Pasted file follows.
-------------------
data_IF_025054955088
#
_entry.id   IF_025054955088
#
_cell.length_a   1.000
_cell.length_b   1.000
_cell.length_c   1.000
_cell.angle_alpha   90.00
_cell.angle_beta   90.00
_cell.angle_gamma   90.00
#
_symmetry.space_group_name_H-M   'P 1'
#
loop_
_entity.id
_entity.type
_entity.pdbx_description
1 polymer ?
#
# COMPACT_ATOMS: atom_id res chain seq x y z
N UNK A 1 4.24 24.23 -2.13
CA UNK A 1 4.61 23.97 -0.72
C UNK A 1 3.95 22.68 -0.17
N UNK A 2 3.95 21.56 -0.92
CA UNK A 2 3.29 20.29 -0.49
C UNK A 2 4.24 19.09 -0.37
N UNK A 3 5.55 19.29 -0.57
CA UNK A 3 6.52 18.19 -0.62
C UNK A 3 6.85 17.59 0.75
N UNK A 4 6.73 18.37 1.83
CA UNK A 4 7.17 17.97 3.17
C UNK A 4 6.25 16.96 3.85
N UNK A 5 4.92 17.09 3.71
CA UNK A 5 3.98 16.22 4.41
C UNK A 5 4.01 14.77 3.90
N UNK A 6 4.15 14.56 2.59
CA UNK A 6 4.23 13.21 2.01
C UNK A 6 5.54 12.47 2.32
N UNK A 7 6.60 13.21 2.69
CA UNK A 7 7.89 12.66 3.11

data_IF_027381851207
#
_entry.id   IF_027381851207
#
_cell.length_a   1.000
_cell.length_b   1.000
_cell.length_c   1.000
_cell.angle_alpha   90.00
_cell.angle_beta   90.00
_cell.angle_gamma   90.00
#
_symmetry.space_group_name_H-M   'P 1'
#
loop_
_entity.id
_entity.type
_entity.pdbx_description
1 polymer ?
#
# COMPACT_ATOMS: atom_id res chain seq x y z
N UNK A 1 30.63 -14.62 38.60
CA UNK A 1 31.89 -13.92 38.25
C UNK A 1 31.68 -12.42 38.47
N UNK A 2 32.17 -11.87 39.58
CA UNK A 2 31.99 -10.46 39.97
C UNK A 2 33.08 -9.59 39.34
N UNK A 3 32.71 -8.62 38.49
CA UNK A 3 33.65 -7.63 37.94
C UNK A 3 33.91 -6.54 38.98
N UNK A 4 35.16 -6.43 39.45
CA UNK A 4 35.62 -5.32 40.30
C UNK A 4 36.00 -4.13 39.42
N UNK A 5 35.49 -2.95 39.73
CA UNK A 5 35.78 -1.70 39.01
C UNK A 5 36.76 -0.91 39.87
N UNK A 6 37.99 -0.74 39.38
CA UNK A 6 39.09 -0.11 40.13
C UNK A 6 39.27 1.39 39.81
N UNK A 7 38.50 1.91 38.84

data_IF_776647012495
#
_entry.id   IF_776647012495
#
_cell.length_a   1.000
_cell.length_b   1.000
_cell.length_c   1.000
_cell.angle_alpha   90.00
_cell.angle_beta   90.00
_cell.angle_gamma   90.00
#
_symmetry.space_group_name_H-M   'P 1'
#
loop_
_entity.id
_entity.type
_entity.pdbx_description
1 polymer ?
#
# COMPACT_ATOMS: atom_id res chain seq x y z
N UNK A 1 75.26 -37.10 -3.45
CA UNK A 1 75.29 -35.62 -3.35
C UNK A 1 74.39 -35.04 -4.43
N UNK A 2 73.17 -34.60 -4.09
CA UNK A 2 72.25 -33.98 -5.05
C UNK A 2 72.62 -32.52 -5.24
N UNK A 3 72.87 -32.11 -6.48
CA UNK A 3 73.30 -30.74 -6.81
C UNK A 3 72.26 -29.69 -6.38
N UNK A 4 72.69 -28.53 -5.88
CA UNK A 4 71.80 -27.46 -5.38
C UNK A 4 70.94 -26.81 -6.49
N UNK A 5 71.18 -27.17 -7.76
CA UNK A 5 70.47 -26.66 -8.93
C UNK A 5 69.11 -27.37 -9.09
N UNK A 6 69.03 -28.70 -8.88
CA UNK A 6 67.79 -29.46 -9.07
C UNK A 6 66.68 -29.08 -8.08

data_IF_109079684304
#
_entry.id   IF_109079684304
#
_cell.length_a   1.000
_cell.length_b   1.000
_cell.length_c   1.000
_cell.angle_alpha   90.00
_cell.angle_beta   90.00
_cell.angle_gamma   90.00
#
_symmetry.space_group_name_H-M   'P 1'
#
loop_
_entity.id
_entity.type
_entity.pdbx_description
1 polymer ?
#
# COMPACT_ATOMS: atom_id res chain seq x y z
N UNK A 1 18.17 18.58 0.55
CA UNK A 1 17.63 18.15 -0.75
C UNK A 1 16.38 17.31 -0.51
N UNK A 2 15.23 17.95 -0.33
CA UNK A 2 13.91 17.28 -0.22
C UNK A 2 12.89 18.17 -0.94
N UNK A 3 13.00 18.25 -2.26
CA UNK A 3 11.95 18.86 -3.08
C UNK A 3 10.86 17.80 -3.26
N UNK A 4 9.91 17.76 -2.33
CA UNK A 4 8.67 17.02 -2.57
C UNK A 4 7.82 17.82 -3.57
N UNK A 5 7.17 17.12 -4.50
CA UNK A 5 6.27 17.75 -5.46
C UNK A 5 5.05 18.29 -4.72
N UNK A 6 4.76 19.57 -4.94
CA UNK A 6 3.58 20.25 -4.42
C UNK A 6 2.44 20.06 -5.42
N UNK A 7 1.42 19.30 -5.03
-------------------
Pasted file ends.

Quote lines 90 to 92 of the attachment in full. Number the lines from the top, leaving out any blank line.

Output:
#
_symmetry.space_group_name_H-M   'P 1'
#